Enhanced Licensing System
Fourth provision includes consumer credit businesses is the enhanced licensing system under the Office for Fair Trade. Sections 23 to 43 of the Consumer Credit Act 2006 manage the licensing system, which contain the qualifications, requirements, duration and renewal of licenses, procedure, and fines. The law gives the OFT the responsibility along with the essential regulatory powers to enforce a licensing system more efficiently and effectively. The OFT abides by its duty by using the standards given by law ensure that all license applicants have the required qualifications and obligations to function a license and supervise the business performance and conduct of license holders. At the same time, OFT possess stronger powers in examining cases of misconduct and enforcing the suitable penalty s to non-compliant consumer credit businesses. Sanctions may vary from fines summing up to as much as £50,000 to suspension for license breaches. In addition, the Consumer Credit Appeals Tribunal was also created the law, where an independent body handles appeals made by the licensing decision of the body.
Although, the licensing system is affected by the new regime that the licensed credit businesses with whom they transact qualified as valid credit firms on the requirements outlined by the Credit Consumer Act 2006 and OFT regulations, even though it does not directly affect the rights of consumers. Licensed credit companies become aware of maintaining fair business to keep their license and expect renewal after it expires.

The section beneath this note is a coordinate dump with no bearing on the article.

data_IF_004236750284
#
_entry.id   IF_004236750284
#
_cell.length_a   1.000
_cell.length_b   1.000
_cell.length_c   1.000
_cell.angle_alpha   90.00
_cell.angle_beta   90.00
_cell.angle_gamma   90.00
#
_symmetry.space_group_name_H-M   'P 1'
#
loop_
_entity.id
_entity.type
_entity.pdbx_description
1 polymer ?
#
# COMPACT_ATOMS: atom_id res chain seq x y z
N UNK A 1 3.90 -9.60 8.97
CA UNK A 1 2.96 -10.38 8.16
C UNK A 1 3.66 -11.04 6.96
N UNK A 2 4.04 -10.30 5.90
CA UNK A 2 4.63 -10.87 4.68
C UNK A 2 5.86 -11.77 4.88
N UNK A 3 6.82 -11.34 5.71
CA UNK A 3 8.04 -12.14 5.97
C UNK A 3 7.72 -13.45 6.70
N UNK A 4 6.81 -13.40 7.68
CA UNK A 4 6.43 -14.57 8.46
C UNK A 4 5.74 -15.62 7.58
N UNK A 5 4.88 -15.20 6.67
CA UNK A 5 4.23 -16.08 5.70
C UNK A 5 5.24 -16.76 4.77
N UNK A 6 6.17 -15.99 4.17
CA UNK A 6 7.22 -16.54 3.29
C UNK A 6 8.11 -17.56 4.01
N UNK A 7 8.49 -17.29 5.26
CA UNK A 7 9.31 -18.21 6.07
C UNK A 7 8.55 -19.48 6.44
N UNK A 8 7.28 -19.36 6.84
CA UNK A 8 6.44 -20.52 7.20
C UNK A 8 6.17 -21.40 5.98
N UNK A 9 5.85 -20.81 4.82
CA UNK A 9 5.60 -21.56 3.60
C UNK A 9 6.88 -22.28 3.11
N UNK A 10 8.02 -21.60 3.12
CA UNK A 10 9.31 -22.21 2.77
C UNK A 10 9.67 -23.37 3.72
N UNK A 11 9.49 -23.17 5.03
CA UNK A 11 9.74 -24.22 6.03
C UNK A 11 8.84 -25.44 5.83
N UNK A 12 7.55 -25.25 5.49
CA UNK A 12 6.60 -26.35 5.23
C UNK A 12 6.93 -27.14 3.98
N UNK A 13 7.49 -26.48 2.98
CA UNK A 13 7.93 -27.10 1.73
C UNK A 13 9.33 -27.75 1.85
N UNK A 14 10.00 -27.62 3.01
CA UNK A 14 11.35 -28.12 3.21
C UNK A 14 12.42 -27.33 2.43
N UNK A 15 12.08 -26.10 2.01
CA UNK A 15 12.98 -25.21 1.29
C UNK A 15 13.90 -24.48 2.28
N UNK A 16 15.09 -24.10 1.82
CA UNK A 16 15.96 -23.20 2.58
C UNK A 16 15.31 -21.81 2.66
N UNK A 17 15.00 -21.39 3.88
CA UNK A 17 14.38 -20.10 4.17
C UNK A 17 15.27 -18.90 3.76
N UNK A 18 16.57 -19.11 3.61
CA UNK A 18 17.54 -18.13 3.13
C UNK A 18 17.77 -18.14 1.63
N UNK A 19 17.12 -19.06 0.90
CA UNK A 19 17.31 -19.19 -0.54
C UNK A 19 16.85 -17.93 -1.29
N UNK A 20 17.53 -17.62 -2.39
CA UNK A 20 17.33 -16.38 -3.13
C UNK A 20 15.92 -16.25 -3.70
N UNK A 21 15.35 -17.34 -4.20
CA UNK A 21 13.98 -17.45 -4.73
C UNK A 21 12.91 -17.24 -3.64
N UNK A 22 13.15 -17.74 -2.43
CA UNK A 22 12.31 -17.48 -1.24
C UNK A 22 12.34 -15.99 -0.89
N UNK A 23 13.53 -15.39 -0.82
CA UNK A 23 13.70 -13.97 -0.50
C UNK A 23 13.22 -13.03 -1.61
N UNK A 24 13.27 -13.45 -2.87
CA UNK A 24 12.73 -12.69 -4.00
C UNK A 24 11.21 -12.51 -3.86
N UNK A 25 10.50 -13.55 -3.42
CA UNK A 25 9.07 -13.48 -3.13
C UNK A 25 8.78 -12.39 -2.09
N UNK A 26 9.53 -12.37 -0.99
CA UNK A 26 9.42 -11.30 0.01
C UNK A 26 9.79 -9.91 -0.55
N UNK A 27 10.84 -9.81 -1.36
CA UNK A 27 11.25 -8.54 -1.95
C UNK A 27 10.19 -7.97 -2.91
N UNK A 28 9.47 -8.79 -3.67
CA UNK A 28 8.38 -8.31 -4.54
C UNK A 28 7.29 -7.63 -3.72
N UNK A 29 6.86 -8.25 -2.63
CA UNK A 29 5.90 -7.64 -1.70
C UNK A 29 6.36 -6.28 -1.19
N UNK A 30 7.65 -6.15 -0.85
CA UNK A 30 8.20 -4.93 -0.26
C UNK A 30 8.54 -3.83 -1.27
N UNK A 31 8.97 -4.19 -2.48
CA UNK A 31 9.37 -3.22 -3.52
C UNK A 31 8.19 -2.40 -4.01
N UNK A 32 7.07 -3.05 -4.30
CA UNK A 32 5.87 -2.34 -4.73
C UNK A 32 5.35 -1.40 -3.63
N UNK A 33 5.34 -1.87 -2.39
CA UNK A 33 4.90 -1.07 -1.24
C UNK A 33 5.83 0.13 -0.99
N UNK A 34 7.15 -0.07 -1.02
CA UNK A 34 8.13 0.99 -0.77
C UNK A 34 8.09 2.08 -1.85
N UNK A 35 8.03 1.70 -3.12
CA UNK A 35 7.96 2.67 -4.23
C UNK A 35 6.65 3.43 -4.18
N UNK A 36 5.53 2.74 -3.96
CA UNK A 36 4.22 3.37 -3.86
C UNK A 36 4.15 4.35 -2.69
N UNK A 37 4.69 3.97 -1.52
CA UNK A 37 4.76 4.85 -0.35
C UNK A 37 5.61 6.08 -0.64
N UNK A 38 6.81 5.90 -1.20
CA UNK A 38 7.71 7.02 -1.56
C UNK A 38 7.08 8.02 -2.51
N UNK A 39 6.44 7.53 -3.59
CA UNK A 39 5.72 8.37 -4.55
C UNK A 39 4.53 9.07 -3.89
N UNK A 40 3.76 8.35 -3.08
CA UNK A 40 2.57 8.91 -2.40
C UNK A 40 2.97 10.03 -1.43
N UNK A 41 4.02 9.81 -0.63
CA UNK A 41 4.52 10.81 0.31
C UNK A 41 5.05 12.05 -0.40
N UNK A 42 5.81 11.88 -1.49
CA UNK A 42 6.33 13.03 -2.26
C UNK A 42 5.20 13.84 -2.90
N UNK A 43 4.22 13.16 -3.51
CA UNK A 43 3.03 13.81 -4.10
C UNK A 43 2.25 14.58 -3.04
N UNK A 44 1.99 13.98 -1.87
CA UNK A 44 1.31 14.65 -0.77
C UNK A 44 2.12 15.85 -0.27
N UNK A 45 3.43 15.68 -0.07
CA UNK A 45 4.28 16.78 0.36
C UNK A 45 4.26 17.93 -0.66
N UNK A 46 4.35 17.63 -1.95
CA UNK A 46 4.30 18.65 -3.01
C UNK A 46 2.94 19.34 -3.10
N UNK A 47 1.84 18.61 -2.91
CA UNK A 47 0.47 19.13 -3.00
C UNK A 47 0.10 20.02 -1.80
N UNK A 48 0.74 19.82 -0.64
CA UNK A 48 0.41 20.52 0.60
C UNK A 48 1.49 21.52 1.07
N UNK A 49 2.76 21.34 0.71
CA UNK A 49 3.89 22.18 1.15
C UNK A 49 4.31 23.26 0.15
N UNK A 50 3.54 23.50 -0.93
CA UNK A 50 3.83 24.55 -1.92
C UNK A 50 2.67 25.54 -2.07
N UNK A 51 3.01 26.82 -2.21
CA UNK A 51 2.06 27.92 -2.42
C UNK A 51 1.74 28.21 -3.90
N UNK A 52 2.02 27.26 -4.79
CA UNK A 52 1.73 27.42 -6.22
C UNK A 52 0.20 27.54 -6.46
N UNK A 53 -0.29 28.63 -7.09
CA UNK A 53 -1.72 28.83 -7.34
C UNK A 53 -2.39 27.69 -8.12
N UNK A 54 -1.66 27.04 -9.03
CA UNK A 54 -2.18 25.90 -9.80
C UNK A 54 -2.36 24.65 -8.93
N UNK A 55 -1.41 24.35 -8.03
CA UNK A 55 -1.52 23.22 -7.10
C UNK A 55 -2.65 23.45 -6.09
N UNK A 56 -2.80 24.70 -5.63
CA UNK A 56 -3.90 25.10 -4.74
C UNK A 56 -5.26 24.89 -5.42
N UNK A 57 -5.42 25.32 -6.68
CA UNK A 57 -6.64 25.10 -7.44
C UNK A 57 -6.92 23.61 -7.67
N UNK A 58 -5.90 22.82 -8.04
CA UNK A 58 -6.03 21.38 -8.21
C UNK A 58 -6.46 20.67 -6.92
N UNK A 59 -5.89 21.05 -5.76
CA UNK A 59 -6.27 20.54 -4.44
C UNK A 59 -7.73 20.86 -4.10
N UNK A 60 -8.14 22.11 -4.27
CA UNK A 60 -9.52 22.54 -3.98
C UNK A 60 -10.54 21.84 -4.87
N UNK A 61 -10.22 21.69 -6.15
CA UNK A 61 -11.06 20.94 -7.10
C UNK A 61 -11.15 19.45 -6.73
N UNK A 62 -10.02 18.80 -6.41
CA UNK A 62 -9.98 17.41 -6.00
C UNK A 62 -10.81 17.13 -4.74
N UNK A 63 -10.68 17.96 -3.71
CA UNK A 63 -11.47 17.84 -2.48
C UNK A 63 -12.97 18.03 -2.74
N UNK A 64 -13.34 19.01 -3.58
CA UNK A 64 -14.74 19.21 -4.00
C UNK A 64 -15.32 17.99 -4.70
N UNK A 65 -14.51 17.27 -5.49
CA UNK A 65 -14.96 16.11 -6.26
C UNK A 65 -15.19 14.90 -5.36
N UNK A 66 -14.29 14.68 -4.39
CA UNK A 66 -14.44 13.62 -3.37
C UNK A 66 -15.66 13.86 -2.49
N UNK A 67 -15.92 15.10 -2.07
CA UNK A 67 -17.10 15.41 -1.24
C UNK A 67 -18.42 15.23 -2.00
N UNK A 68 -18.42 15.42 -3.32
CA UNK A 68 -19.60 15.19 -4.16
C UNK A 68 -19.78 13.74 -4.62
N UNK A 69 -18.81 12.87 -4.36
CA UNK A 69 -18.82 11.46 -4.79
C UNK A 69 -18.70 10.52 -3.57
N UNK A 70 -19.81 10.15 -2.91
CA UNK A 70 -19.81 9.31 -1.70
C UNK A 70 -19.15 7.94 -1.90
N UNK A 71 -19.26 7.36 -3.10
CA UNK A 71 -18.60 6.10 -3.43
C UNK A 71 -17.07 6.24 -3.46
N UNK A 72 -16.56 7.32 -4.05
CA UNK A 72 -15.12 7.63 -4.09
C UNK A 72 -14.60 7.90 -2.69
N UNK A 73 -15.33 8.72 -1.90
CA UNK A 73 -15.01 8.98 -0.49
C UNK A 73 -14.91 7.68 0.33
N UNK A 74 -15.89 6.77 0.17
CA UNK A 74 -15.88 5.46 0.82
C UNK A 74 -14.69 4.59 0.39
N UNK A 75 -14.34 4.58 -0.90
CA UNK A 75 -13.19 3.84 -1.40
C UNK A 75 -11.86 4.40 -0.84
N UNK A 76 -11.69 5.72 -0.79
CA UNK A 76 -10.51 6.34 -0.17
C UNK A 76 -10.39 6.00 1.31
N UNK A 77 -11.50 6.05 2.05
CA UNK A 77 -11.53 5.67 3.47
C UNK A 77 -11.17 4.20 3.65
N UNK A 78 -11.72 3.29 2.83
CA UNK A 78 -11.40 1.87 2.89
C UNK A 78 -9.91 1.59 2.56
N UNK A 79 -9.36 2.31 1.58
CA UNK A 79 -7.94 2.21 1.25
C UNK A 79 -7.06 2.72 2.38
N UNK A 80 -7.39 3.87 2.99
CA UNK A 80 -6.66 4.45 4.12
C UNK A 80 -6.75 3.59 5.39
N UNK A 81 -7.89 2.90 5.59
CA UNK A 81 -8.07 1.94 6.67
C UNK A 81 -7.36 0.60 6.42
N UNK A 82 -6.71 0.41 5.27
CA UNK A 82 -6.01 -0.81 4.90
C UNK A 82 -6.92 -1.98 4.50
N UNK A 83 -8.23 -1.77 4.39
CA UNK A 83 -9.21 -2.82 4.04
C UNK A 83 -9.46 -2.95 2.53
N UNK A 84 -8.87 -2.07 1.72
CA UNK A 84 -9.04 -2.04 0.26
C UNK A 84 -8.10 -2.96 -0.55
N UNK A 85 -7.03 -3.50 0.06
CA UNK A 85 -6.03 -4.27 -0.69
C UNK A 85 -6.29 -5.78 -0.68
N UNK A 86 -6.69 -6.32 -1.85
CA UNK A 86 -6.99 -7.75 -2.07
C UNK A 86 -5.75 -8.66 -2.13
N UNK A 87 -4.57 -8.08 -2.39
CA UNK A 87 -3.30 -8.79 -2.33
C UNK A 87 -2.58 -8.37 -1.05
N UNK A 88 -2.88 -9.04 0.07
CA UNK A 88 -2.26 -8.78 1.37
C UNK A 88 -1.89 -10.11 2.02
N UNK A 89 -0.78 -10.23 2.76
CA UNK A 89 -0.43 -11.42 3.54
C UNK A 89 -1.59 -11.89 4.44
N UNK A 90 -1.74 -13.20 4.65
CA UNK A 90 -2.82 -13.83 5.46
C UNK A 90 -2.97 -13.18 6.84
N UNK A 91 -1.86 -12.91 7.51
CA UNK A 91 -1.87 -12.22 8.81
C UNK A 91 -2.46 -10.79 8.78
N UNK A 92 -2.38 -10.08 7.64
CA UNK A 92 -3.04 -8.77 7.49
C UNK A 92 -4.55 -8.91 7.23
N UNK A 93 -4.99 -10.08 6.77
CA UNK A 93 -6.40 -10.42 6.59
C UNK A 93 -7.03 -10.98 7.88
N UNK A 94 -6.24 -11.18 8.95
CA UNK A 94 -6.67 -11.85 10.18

Removal of Automatic Unenforceability of Non-Compliant Credit Agreements
Fifth provision involving consumer credit businesses deals with the earlier provision on automatic unenforceability. Section 15 of the Consumer Credit Act 2006 makes section 127 of the Consumer Credit Act 1974 ineffective covering the enforceability of orders in cases of a breach. Prior to this, agreements were rendered unenforceable as it did not comply with the legal requirements. With modern law, courts have agreed to carefully decide on the enforceability of agreements making the decision in proportion with the determined detriment experienced by the aggrieved party, usually the consumer. The removal of automatic unenforceability of defective consumer credit agreements under s.127 (3) of the Act offers business significant advantages in terms of better assurance and also removing the risk of consumers using the current power opportunistically. This should be balanced with the possibility of increased doubt relative to unfair credit.
Provision on Credit Agreement Protection
Sixth provision that affects consumer credit businesses deals with large credit agreements. Small businesses are given similar protection as given to consumers when managing credit agreements consisting of an amount not more than £25,000. Furthermore, the new law also simplified the definition of ‘consumer borrowing’ to ensure that larger organizations do not experience the unbalanced effect of the regulation. This allows small businesses with a more or less equal balance in the consumer credit market, allowing them to develop and run alongside with large credit companies. This increases competition that uplifts the industry to provide to the economy.
On the part of consumers, who may not be directly affected by the provision on industry credit agreements, the creation of a competitive credit market makes sure that the customers are provided with a wide range of choices of the credit company that looks after a credit agreement with the guarantee that all firms are evenly promising the industry survival. With many options, consumers can look into various companies then decide which credit offers and company values look more appeal to their value needs.